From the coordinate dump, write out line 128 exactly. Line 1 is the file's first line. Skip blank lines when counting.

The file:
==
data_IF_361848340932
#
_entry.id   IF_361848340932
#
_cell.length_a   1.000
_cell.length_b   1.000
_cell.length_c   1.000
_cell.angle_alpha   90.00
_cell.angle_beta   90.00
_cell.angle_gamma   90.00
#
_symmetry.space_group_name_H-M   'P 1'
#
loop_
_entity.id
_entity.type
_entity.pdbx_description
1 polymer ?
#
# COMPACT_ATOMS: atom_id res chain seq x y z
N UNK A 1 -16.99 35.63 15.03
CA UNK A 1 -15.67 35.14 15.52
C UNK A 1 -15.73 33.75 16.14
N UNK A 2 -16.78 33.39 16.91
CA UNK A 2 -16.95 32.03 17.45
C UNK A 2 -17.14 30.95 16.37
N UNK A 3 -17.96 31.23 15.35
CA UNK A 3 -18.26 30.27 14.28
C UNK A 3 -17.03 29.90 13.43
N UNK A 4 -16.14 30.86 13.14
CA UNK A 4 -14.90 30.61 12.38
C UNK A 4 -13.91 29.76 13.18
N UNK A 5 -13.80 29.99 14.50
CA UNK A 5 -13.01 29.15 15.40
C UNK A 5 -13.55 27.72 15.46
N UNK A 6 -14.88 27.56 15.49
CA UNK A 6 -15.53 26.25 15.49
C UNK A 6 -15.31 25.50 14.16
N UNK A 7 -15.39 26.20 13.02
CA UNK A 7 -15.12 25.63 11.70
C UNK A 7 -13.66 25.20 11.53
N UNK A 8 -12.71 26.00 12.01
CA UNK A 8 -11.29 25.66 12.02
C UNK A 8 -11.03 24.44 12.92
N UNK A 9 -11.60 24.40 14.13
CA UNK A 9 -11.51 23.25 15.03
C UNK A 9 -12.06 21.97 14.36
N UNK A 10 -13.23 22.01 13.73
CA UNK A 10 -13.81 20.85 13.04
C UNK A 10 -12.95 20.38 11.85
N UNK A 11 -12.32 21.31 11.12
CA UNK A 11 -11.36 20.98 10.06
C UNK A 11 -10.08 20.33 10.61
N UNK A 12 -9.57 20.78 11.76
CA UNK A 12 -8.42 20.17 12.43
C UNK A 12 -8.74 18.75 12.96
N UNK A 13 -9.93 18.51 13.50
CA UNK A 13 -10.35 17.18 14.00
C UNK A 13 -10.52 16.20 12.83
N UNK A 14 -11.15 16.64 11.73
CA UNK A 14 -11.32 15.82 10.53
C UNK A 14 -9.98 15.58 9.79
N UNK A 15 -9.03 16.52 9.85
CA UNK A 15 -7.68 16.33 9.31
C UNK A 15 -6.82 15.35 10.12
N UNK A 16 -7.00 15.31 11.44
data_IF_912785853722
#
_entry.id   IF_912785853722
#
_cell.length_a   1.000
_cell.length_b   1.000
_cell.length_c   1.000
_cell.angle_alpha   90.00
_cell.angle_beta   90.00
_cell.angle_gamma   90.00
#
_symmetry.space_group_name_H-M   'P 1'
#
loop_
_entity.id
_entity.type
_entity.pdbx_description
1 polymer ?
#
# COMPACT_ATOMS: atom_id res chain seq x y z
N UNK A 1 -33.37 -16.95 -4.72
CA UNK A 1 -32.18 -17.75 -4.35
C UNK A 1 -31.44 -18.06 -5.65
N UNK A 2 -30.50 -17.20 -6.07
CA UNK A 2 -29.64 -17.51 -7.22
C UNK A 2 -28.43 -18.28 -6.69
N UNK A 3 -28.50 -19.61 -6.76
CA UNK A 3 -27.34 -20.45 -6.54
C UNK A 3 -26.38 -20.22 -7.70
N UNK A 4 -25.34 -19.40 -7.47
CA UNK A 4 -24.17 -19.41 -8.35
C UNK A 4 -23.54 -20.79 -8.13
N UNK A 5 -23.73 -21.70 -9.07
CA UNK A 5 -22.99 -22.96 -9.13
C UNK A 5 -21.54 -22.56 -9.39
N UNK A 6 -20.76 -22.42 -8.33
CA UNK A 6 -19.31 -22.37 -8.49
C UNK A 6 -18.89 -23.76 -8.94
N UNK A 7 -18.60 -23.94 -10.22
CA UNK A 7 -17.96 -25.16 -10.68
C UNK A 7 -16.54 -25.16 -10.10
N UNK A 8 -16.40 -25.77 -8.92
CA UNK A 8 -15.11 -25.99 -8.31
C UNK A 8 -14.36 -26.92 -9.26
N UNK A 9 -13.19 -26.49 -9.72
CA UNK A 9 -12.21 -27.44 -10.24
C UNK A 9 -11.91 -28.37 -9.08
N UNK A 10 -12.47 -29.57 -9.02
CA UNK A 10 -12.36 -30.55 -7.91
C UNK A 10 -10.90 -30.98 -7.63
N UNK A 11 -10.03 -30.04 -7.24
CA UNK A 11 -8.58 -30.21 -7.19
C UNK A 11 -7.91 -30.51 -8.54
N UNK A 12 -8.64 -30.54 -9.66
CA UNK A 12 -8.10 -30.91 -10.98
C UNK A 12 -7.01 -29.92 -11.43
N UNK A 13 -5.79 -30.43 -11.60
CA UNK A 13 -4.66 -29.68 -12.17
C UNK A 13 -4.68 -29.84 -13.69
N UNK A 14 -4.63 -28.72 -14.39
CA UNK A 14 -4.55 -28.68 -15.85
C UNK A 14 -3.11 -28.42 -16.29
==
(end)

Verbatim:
C UNK A 14 -3.11 -28.42 -16.29